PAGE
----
In the spirit of the comments in Noobie McNoob here! and Getting started with python, I want to share something that I’ve just read that’s filled in some important gaps in my working knowledge of Python.
Some personal background for context:
I started writing Python code in 2004 (or 2005?) when I was working for a small software vendor making digital forensics tools. We needed to automate a native code app’s build process. (Non-automated build processes are a symptom of being at the rock bottom of software development maturity and capability…) I had heard of Python, and wanted to try it out, and so I wrote my build script in Python. It worked! I was very pleasantly surprised at how I could write something of tremendous value for my team, seemingly without undo effort and without having to undertake any formal training, because of the usefulness / usability of the Python documentation at https://www.python.org/, and other resources that I found via Google search. (Prior to that time I’d written working code, though not necessarily clean and elegant code, in C++, Java, and PHP.)
During the ensuing years I’ve used Python here and there, and I’ve continued to have great experiences, but I’ve never written Python code as a primary job function. I’ve still got a lot to learn about Python and writing clean code.
For almost three years now I’ve had some occasional opportunities to write Python code to integrate disparate infosec tools and/or automate secops processes. Across these recent experiences I’ve had several encounters with non-ascii text causing buggy symptoms in my code. These bugs proved harder than I would have liked to address, and the resolutions didn’t feel complete.
For example, I wrote some code to consume JSON files containing database connection info. These JSON files were sometimes generated by software running on Windows, and sometimes they were generated by software running on a Mac. Both sets of files were human-readable for me in Notepad++, but I had to do a lot of trial and error to get my code to read and parse them both successfully as the Windows JSON files were made up of bytes in one character encoding (UTF-16, if I recall correctly) and the Mac JSON files were made of bytes in another (probably UTF-8?).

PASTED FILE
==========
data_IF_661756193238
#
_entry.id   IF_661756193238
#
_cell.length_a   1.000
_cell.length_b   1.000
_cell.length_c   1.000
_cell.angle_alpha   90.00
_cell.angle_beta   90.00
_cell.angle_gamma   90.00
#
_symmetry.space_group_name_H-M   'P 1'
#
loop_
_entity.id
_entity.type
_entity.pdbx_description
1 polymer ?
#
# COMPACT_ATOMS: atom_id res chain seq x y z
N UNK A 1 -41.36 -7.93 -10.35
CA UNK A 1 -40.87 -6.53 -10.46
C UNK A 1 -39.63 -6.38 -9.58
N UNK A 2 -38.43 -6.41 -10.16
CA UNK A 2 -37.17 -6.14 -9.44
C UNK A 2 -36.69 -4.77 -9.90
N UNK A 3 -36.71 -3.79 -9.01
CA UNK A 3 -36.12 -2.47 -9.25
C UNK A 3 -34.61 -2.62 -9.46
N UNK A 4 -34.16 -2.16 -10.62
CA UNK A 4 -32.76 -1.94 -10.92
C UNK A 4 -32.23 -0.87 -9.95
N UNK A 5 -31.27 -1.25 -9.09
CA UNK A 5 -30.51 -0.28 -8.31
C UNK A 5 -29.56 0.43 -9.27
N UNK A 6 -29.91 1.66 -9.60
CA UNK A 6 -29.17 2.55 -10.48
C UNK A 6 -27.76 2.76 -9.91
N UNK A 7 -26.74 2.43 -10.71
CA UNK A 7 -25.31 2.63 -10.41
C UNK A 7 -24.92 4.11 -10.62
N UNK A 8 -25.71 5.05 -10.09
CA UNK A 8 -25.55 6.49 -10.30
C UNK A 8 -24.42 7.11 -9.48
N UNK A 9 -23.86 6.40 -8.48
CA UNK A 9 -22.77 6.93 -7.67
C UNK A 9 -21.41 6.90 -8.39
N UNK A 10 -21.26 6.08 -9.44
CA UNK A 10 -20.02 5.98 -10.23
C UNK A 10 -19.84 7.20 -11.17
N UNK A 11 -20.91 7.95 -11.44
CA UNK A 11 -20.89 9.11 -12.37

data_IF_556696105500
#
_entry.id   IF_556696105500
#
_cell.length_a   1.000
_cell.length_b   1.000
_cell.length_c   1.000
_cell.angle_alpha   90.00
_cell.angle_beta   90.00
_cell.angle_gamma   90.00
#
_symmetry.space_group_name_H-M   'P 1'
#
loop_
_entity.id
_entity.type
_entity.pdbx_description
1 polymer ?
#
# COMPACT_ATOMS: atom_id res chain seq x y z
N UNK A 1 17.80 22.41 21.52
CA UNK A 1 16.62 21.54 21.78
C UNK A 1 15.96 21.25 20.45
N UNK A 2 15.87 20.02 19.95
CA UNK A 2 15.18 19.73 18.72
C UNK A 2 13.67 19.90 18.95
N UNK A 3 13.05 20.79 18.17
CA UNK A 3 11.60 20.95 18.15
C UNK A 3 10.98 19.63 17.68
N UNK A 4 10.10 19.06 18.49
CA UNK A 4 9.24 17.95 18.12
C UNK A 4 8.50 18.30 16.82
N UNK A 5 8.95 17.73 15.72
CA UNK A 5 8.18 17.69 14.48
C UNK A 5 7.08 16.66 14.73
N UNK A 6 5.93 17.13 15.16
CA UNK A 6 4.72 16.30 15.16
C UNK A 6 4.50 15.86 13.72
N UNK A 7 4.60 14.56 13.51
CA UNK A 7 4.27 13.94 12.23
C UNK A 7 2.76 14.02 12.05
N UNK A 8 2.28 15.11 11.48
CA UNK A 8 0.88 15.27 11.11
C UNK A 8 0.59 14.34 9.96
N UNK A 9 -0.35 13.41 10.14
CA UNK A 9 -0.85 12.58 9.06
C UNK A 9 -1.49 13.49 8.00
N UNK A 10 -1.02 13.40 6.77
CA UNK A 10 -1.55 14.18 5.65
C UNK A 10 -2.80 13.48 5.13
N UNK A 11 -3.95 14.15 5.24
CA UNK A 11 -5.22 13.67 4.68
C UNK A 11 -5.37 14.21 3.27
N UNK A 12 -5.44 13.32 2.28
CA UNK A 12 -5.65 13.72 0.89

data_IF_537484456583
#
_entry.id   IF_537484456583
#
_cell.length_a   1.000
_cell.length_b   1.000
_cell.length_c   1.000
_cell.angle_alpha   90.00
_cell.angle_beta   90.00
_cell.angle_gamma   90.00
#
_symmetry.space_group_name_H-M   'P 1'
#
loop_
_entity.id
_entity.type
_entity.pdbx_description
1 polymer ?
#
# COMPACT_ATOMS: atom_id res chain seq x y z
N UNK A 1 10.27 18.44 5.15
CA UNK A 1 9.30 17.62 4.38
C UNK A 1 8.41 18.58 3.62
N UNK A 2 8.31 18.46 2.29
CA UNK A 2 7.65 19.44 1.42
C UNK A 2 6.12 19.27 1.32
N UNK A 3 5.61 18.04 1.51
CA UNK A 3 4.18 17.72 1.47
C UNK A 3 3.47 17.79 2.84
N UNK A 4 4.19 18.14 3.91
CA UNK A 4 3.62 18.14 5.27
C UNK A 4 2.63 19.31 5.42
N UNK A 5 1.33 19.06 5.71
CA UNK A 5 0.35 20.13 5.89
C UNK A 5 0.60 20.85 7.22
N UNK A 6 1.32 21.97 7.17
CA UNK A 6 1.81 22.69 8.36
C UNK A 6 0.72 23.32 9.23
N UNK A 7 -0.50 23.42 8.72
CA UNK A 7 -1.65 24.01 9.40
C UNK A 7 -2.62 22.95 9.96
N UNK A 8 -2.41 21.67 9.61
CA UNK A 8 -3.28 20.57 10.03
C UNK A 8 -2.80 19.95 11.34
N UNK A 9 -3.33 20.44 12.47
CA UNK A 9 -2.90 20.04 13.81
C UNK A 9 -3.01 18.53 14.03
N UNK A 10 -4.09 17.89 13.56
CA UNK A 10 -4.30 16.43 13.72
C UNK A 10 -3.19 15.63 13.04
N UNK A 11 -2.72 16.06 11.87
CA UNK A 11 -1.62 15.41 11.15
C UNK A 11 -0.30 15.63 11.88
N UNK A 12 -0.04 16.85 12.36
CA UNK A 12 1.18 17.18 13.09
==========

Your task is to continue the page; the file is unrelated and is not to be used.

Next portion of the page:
I’ve also seen trouble when retrieving information from Active Directory that may have been UTF-8, or Windows-1252, or ISO 8859-1 - I can’t recall if I ever knew for sure.
At another time I was helping a collaborator write code to parse the bodies of e-mail messages retrieved through IMAP via a third-party library, and the message bodies seemed to vary in terms of their encoding. We wound up replacing characters that wouldn’t decode into UTF-8 instead of rendering them properly - ouch!
All of these little episodes were lamentable and ironic in that in each case I was dealing with English text. Would I have done worse if non-English text had been present?
Great resources for learning to deal well with Unicode, etc:
Somehow I recently stumbled across https://nedbatchelder.com/text/unipain.html, a brief and eye-opening read. This is, for me, a very helpful and comprehensive introduction to the broad topic of Python and Unicode. I certainly would have done better with the above-mentioned projects if I had read this essay beforehand. Simple tips like the encouraged use of type() and repr(), as well as a clarified understanding of the difference between decode() and encode() - I can’t believe I hadn’t picked that up on my own - will certainly be helpful going forward.
One of the references cited in the URL above is https://www.joelonsoftware.com/2003/10/08/the-absolute-minimum-every-software-developer-absolutely-positively-must-know-about-unicode-and-character-sets-no-excuses/, something that I read years ago and am motivated to re-read now.
I love what Batchelder says:
“You don’t have to play whack-a-mole. Unicode isn’t simple, but it isn’t difficult either. With knowledge and discipline, you can deal with Unicode easily and with grace.”
That sounds good to me!